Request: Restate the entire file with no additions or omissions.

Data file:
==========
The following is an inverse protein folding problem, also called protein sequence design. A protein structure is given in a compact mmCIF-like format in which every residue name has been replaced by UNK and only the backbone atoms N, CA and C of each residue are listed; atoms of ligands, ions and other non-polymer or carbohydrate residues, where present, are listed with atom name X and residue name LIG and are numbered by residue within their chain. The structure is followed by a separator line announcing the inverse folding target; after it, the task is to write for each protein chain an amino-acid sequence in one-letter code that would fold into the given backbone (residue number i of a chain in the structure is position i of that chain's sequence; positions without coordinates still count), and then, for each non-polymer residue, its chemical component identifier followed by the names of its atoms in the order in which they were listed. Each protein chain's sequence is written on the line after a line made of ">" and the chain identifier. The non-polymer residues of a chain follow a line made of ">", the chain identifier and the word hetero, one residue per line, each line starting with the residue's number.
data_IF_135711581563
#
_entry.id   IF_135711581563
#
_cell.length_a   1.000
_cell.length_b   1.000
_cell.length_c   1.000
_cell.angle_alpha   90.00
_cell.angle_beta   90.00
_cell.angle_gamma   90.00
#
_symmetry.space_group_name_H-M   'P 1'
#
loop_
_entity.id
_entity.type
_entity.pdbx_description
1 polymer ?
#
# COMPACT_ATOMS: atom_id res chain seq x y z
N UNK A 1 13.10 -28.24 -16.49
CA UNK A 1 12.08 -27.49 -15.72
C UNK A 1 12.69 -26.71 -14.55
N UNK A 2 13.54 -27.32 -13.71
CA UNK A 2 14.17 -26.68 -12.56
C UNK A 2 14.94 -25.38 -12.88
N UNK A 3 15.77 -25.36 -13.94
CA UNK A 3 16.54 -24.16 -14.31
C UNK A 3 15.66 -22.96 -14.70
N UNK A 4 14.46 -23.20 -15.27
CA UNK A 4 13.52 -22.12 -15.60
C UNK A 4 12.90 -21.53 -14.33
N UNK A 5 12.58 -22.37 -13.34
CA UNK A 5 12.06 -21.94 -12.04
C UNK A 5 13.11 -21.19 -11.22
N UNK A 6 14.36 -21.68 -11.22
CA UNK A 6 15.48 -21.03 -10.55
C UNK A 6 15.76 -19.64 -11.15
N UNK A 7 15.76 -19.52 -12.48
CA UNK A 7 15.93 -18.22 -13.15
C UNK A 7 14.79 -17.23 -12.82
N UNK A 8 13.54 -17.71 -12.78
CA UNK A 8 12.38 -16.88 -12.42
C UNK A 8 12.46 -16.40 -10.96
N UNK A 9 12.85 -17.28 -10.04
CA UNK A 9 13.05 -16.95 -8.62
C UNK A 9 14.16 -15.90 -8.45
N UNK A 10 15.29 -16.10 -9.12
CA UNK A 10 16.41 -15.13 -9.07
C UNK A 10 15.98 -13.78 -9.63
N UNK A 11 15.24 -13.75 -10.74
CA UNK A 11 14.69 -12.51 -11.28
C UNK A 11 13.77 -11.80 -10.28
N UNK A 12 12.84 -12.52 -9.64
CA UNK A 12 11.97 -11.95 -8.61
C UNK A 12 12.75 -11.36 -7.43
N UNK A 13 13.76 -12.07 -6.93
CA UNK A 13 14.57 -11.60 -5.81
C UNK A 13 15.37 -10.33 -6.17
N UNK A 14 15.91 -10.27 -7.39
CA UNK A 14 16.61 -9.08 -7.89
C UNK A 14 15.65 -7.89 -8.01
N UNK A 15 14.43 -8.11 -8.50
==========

The following is an inverse protein folding problem, also called protein sequence design. A protein structure is given in a compact mmCIF-like format in which every residue name has been replaced by UNK and only the backbone atoms N, CA and C of each residue are listed; atoms of ligands, ions and other non-polymer or carbohydrate residues, where present, are listed with atom name X and residue name LIG and are numbered by residue within their chain. The structure is followed by a separator line announcing the inverse folding target; after it, the task is to write for each protein chain an amino-acid sequence in one-letter code that would fold into the given backbone (residue number i of a chain in the structure is position i of that chain's sequence; positions without coordinates still count), and then, for each non-polymer residue, its chemical component identifier followed by the names of its atoms in the order in which they were listed. Each protein chain's sequence is written on the line after a line made of ">" and the chain identifier. The non-polymer residues of a chain follow a line made of ">", the chain identifier and the word hetero, one residue per line, each line starting with the residue's number.
data_IF_135711581563
#
_entry.id   IF_135711581563
#
_cell.length_a   1.000
_cell.length_b   1.000
_cell.length_c   1.000
_cell.angle_alpha   90.00
_cell.angle_beta   90.00
_cell.angle_gamma   90.00
#
_symmetry.space_group_name_H-M   'P 1'
#
loop_
_entity.id
_entity.type
_entity.pdbx_description
1 polymer ?
#
# COMPACT_ATOMS: atom_id res chain seq x y z
N UNK A 1 13.10 -28.24 -16.49
CA UNK A 1 12.08 -27.49 -15.72
C UNK A 1 12.69 -26.71 -14.55
N UNK A 2 13.54 -27.32 -13.71
CA UNK A 2 14.17 -26.68 -12.56
C UNK A 2 14.94 -25.38 -12.88
N UNK A 3 15.77 -25.36 -13.94
CA UNK A 3 16.54 -24.16 -14.31
C UNK A 3 15.66 -22.96 -14.70
N UNK A 4 14.46 -23.20 -15.27
CA UNK A 4 13.52 -22.12 -15.60
C UNK A 4 12.90 -21.53 -14.33
N UNK A 5 12.58 -22.37 -13.34
CA UNK A 5 12.06 -21.94 -12.04
C UNK A 5 13.11 -21.19 -11.22
N UNK A 6 14.36 -21.68 -11.22
CA UNK A 6 15.48 -21.03 -10.55
C UNK A 6 15.76 -19.64 -11.15
N UNK A 7 15.76 -19.52 -12.48
CA UNK A 7 15.93 -18.22 -13.15
C UNK A 7 14.79 -17.23 -12.82
N UNK A 8 13.54 -17.71 -12.78
CA UNK A 8 12.38 -16.88 -12.42
C UNK A 8 12.46 -16.40 -10.96
N UNK A 9 12.85 -17.28 -10.04
CA UNK A 9 13.05 -16.95 -8.62
C UNK A 9 14.16 -15.90 -8.45
N UNK A 10 15.29 -16.10 -9.12
CA UNK A 10 16.41 -15.13 -9.07
C UNK A 10 15.98 -13.78 -9.63
N UNK A 11 15.24 -13.75 -10.74
CA UNK A 11 14.69 -12.51 -11.28
C UNK A 11 13.77 -11.80 -10.28
N UNK A 12 12.84 -12.52 -9.64
CA UNK A 12 11.97 -11.95 -8.61
C UNK A 12 12.75 -11.36 -7.43
N UNK A 13 13.76 -12.07 -6.93
CA UNK A 13 14.57 -11.60 -5.81
C UNK A 13 15.37 -10.33 -6.17
N UNK A 14 15.91 -10.27 -7.39
CA UNK A 14 16.61 -9.08 -7.89
C UNK A 14 15.65 -7.89 -8.01
N UNK A 15 14.43 -8.11 -8.50